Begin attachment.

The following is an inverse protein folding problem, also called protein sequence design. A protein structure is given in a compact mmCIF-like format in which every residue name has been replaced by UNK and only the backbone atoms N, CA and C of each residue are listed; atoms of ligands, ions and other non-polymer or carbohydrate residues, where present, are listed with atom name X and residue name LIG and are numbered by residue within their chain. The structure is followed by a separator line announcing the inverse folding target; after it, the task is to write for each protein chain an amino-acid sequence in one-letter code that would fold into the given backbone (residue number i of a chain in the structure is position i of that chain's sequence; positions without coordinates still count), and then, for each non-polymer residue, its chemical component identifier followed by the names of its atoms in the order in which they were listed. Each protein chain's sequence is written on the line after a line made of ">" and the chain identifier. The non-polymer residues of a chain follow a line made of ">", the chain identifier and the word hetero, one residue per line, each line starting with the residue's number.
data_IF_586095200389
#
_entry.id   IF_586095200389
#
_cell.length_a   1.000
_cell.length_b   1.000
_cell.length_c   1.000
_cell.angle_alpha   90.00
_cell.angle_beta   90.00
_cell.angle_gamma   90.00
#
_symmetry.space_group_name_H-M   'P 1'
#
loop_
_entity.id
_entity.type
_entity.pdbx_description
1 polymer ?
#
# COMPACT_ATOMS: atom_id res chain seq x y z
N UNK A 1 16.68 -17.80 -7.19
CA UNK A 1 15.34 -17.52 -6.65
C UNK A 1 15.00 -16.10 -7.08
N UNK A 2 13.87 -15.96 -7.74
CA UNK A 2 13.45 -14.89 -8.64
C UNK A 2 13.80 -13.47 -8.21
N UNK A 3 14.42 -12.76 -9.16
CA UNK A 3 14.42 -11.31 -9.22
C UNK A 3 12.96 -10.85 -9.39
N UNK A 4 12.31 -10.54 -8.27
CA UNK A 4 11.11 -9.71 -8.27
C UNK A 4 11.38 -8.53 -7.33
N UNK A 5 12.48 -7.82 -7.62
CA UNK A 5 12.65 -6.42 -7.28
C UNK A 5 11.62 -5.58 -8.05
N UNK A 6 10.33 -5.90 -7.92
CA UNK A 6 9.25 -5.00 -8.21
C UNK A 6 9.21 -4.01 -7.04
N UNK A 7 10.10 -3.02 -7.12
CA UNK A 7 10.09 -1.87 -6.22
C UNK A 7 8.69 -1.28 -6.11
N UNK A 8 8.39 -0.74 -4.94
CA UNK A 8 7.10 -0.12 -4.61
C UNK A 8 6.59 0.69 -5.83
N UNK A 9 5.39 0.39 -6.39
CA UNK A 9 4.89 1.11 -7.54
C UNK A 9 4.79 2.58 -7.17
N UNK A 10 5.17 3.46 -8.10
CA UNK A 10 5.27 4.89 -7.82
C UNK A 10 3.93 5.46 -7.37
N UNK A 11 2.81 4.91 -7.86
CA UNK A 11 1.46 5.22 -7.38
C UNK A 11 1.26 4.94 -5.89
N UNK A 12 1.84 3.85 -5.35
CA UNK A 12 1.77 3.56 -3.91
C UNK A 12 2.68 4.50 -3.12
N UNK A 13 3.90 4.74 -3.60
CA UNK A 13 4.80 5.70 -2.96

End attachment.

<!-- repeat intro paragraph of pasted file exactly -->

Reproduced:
The following is an inverse protein folding problem, also called protein sequence design. A protein structure is given in a compact mmCIF-like format in which every residue name has been replaced by UNK and only the backbone atoms N, CA and C of each residue are listed; atoms of ligands, ions and other non-polymer or carbohydrate residues, where present, are listed with atom name X and residue name LIG and are numbered by residue within their chain. The structure is followed by a separator line announcing the inverse folding target; after it, the task is to write for each protein chain an amino-acid sequence in one-letter code that would fold into the given backbone (residue number i of a chain in the structure is position i of that chain's sequence; positions without coordinates still count), and then, for each non-polymer residue, its chemical component identifier followed by the names of its atoms in the order in which they were listed. Each protein chain's sequence is written on the line after a line made of ">" and the chain identifier. The non-polymer residues of a chain follow a line made of ">", the chain identifier and the word hetero, one residue per line, each line starting with the residue's number.